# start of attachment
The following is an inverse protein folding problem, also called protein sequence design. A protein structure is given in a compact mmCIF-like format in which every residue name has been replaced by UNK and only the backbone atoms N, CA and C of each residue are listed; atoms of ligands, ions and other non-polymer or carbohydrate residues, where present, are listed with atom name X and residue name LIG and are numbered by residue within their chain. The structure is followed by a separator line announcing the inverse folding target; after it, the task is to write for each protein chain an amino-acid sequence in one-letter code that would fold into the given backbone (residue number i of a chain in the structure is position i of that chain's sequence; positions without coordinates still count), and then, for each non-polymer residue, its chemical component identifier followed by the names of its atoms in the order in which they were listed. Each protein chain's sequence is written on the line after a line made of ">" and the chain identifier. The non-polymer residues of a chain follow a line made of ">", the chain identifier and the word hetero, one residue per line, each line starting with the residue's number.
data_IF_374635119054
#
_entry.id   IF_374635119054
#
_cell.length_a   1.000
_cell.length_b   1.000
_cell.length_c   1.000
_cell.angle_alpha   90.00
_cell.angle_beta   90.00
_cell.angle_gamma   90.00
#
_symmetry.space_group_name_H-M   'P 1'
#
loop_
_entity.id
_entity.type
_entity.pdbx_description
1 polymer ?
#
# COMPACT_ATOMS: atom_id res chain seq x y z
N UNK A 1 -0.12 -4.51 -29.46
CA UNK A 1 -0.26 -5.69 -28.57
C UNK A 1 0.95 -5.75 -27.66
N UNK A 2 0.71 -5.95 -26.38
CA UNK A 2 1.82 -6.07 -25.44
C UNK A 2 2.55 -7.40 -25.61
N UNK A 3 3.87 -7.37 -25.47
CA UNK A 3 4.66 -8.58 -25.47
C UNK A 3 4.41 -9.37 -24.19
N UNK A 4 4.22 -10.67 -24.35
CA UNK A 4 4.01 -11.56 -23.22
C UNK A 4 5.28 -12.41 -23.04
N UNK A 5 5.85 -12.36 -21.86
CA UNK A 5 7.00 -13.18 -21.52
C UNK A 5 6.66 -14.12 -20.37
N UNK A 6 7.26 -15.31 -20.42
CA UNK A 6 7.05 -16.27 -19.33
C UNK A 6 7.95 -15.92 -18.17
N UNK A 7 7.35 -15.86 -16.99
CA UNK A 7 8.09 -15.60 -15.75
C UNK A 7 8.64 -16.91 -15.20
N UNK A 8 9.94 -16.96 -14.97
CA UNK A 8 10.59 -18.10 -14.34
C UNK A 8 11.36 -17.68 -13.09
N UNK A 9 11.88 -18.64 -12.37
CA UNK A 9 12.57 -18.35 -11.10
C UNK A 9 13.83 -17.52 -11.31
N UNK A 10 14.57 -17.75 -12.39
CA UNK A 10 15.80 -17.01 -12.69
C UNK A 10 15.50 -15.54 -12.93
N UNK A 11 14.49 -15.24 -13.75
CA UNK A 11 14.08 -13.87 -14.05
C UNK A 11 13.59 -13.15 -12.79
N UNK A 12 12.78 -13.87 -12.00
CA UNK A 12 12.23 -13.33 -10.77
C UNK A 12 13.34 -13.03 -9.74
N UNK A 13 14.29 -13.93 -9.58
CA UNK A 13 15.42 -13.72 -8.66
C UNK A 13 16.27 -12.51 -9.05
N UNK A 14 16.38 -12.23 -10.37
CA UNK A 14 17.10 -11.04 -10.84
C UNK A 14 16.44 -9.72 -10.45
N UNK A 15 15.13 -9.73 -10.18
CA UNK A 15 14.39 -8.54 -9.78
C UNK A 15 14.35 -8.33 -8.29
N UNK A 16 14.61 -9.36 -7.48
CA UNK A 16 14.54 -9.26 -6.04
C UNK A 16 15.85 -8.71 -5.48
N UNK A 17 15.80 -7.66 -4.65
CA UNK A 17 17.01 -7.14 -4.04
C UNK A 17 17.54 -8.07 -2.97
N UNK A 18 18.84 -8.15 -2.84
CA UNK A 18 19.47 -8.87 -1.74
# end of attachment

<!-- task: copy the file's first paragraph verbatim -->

The following is an inverse protein folding problem, also called protein sequence design. A protein structure is given in a compact mmCIF-like format in which every residue name has been replaced by UNK and only the backbone atoms N, CA and C of each residue are listed; atoms of ligands, ions and other non-polymer or carbohydrate residues, where present, are listed with atom name X and residue name LIG and are numbered by residue within their chain. The structure is followed by a separator line announcing the inverse folding target; after it, the task is to write for each protein chain an amino-acid sequence in one-letter code that would fold into the given backbone (residue number i of a chain in the structure is position i of that chain's sequence; positions without coordinates still count), and then, for each non-polymer residue, its chemical component identifier followed by the names of its atoms in the order in which they were listed. Each protein chain's sequence is written on the line after a line made of ">" and the chain identifier. The non-polymer residues of a chain follow a line made of ">", the chain identifier and the word hetero, one residue per line, each line starting with the residue's number.